Mother Nature: Promotion or Demotion?

Is it really that surprising to discover that there’s sexism in science’s history?

Some might say yes. Others might say no. Here I’m going to write (or rant, you decide) about one aspect of scientific history which arguably demonstrates patriarchal views at their finest. Hurrah.

 

The other day I was in the car with my brother, on our way back from a rather excellent spot of suit shopping. All was well. “But where does the phrase ‘Mother Nature’ come from?” He pondered out loud. I turned and smiled at him. “Funny you should ask that…” Don’t you wish you could share car journeys with me when the conversation is that thrilling?

 

Mother Nature is a concept which we are all familiar with. When the tulips begin to bloom we sigh lovingly and say “isn’t old Mother Nature doing well?” When there’s a storm which uproots trees we tut and mention that Mother Nature might not be in a good mood. Heck, there’s even a series of television adverts where Mother Nature is personified as being the demon of menstruation which only a certain product is wonderful enough to outsmart. Consumerism at its finest, people.

 

The point is this: who exactly IS this bountiful and perfect Mother Nature? Just where does she come from? The answer isn’t exactly known, but it is thought that she was referenced as early as Ancient Greece and Rome. Venus is again a concept which today is linked with consumerism and femininity – I bet you can also think of the advert I’m thinking of. Others have likened the origins of Mother Nature to Eve in the Garden of Eden. Whilst the actual origin of Mother Nature is unknown, it is arguably the 17th and 18th centuries where the idea began to take a stronger holding.

 

This so called Age of Enlightenment was a period of progression, where thinkers moved away from religion towards nature and philosophy and reason. This was tied with a scientific revolution going on at around the same time. It was a time of new discoveries, new orders, new concepts. Of course, being the 17th and 18th century, this was all largely a brave new world explored and crafted by white European men. How utterly diverse. During this period many new concepts were put forward: the Encyclopaedia compiled alphabetically and not according to a religious hierarchy; the classes of nature as pioneered by Linnaeus (now there’s a guy I could do an entire post on if people would like me to – there’s a lot to be said about his contribution to gender roles too); even theories regarding disease and illness (remember my hysteria post where I demonstrated how experts of the time believed a ‘wandering womb’ was to blame?)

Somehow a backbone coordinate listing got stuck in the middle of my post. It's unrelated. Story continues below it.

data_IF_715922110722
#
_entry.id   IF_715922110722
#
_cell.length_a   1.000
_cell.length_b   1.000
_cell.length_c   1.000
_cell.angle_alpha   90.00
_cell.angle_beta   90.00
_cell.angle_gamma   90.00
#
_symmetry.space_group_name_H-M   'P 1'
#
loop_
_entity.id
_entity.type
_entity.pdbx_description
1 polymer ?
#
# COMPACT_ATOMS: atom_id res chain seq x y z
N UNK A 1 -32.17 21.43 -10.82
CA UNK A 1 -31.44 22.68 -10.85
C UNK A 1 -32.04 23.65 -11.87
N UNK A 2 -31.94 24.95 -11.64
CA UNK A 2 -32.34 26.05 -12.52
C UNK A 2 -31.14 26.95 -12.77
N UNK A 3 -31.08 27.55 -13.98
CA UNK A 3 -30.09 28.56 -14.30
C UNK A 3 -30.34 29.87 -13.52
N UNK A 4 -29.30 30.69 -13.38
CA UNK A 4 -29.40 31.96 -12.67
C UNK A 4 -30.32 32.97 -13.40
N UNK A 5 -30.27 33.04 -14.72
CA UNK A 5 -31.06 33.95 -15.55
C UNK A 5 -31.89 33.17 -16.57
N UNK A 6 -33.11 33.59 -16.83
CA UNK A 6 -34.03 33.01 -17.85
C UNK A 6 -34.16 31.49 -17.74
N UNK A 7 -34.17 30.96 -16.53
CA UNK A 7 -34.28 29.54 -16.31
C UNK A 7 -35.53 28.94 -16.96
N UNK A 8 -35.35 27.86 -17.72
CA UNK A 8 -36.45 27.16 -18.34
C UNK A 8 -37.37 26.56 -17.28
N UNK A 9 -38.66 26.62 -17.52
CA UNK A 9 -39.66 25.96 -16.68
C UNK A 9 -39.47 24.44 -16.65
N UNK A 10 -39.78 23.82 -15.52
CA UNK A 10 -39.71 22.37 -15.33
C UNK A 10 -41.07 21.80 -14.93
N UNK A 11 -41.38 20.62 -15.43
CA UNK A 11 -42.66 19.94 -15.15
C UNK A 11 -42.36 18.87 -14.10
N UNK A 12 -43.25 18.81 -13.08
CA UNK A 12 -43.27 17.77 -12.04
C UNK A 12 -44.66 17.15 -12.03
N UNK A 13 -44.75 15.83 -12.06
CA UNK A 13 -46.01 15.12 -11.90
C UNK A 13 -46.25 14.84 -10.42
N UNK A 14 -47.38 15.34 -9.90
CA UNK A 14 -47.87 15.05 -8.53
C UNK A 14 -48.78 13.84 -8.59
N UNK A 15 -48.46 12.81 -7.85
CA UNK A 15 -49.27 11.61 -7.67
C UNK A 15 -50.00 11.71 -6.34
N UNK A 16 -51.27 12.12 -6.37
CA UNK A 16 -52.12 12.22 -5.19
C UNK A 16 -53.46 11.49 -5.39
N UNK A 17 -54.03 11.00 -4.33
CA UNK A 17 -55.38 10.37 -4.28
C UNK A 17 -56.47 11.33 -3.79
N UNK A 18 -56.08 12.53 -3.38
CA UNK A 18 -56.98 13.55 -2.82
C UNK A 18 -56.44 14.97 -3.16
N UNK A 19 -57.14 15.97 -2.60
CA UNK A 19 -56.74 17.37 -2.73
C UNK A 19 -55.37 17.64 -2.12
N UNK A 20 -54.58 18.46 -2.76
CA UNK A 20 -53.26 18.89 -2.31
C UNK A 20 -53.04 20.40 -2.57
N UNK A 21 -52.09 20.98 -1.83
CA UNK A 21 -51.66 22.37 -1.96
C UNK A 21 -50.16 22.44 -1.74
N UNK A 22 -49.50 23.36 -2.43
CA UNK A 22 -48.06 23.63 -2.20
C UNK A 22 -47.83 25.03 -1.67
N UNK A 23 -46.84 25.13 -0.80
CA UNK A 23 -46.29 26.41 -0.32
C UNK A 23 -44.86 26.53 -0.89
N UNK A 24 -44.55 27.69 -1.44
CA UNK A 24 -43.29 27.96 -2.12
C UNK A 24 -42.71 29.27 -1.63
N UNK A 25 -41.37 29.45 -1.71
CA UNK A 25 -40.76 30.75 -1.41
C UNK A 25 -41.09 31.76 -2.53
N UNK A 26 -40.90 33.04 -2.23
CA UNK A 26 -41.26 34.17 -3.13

We must remember that this was a period of increasing liberal views. The French Revolution was at the end of the 18th century. Now, this may not seem like a bad thing. It is arguably not. I am all for increasingly liberal views. Do you know who is not for increasingly liberal views? White men. Goodness, not much has changed has it? Let’s consider this for a moment. In a world where some (middle-class) women were proving themselves to actually be quite intelligent, and maybe even capable enough to do things like (gasp) voting, how do you, a white European man, react? By putting a stop to this ridiculousness, of course!